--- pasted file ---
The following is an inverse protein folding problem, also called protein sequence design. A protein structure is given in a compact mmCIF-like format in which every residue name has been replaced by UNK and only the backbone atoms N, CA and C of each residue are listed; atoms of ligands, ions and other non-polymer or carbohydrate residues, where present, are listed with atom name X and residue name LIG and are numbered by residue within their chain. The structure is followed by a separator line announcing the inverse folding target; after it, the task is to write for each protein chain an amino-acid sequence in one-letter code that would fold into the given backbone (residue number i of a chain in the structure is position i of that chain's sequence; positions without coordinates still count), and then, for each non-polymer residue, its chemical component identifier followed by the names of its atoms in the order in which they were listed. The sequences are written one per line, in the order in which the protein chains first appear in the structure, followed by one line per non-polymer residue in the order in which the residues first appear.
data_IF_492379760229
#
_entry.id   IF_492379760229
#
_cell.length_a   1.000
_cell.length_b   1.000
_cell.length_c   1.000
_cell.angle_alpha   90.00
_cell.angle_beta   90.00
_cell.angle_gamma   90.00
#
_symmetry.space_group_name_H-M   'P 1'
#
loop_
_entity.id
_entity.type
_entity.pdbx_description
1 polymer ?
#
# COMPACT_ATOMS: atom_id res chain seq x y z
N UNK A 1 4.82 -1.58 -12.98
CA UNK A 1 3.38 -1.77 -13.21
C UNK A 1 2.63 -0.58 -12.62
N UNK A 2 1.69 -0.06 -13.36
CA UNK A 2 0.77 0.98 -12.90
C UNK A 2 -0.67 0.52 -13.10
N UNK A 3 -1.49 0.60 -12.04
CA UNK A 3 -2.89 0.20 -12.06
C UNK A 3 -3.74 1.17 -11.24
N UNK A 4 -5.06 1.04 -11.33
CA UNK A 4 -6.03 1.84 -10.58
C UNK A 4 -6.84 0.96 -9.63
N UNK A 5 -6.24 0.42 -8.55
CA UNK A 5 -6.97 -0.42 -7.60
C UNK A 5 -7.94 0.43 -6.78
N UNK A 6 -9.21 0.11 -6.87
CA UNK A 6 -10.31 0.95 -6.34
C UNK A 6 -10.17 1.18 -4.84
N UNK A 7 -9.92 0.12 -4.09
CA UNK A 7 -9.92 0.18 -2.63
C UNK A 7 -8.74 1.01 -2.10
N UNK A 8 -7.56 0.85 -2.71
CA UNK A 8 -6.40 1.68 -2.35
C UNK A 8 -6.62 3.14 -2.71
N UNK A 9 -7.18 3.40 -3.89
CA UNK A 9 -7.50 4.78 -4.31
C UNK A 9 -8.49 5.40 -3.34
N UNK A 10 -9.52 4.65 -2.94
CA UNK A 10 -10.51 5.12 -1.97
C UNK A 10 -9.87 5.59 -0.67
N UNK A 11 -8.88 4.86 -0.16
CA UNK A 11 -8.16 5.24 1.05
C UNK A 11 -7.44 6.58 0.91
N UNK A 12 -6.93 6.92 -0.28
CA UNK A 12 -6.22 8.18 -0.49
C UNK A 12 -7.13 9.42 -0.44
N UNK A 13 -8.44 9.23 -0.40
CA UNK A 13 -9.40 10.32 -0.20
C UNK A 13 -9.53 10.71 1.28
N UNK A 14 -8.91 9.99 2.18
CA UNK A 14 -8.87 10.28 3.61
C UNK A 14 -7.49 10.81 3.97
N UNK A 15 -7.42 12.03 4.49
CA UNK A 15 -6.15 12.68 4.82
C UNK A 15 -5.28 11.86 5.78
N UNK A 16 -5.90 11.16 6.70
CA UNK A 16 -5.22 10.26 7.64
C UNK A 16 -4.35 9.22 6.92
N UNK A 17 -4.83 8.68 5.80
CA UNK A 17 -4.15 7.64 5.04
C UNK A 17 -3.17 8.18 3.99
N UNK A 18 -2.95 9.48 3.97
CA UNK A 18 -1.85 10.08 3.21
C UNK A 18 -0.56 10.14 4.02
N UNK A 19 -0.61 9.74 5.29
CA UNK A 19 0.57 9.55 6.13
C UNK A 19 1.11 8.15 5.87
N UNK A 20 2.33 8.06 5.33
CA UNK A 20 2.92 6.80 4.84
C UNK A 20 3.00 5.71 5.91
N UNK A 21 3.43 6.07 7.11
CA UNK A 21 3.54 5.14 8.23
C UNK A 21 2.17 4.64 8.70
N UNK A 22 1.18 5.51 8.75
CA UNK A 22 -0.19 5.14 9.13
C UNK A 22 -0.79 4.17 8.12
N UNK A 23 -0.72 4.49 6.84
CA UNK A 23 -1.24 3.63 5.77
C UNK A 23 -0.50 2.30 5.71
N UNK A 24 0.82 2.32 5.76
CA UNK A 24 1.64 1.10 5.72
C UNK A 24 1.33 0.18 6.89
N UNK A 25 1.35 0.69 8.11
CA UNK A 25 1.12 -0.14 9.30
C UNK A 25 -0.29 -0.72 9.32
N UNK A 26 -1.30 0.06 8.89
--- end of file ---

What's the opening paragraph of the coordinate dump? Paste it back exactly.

The following is an inverse protein folding problem, also called protein sequence design. A protein structure is given in a compact mmCIF-like format in which every residue name has been replaced by UNK and only the backbone atoms N, CA and C of each residue are listed; atoms of ligands, ions and other non-polymer or carbohydrate residues, where present, are listed with atom name X and residue name LIG and are numbered by residue within their chain. The structure is followed by a separator line announcing the inverse folding target; after it, the task is to write for each protein chain an amino-acid sequence in one-letter code that would fold into the given backbone (residue number i of a chain in the structure is position i of that chain's sequence; positions without coordinates still count), and then, for each non-polymer residue, its chemical component identifier followed by the names of its atoms in the order in which they were listed. The sequences are written one per line, in the order in which the protein chains first appear in the structure, followed by one line per non-polymer residue in the order in which the residues first appear.